In 2010 the DOL published a final regulation requiring plan administrators of participant-directed individual account plans to disclose fees, expenses, and certain other plan information to participants and beneficiaries. The regulation requires plan administrators to provide these disclosures on or before the date on which a participant or beneficiary can first direct investments and “at least annually thereafter.” The regulation defines “at least annually thereafter” to mean “at least once in any 12-month period, without regard to whether the plan operates on a calendar year or fiscal year basis.” For example, if a plan administrator provided the initial disclosure on August 25, 2012, the plan administrator had to provide the first annual disclosure no later than August 25, 2013. See our previous discussion of the final regulation and temporary transition relief offered by the DOL.

After soliciting and receiving comments on alternatives to a strict annual deadline, the DOL has amended its participant-level fee disclosure regulation to change “12-month period” to “14-month period,” effectively establishing a two-month grace period for providing the disclosure. Although the change is not effective until June 17, 2015, the DOL will not take any enforcement action against plan administrators who rely on the change immediately. However, because DOL non-enforcement does not preclude participant lawsuits, plan administrators may want to consider waiting until the change is effective to take advantage of the grace period. If the DOL withdraws the change before it becomes effective because of significant adverse comment, the DOL will provide additional guidance on its enforcement policy.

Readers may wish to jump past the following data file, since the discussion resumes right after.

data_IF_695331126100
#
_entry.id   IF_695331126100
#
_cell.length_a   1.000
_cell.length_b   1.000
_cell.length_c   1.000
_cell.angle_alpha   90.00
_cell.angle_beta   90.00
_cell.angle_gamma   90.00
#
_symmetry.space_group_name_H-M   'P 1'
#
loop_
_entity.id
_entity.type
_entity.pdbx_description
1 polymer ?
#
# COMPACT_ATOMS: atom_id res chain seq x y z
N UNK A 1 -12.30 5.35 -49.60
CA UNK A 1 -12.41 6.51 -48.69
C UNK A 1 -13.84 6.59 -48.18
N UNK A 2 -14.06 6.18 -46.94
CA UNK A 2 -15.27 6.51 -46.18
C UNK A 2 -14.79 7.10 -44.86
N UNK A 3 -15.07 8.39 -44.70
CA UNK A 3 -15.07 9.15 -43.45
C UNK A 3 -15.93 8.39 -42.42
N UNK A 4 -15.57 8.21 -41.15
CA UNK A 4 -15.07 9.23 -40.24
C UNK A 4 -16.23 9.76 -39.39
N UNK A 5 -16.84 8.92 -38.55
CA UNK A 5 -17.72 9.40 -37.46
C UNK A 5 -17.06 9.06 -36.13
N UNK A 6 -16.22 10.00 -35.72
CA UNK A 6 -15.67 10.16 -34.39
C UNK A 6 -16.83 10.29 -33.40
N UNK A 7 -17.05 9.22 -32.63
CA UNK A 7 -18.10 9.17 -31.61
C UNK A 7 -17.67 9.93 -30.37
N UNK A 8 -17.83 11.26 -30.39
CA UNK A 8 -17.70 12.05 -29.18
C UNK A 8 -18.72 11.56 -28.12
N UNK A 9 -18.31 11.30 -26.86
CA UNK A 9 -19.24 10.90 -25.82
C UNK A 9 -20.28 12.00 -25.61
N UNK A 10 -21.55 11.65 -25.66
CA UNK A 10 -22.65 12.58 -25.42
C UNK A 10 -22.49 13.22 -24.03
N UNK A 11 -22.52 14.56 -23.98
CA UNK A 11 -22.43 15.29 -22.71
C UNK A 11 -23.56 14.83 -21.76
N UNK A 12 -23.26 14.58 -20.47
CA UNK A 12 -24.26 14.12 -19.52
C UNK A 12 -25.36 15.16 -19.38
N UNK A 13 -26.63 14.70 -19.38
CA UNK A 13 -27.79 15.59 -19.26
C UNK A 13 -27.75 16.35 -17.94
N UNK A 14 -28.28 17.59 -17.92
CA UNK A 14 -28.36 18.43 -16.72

The flexibility of the new rule should benefit both plan administrators and plan participants. For example, the rule change mitigates the incentive for a plan administrator to delay disclosure until the latest permissible date, since it allows a plan administrator to provide disclosure early in a given plan year without accelerating the disclosure deadline for all subsequent plan years. The rule change should also make it easier for plan administrators to consolidate participant-level fee disclosures with other participant communications.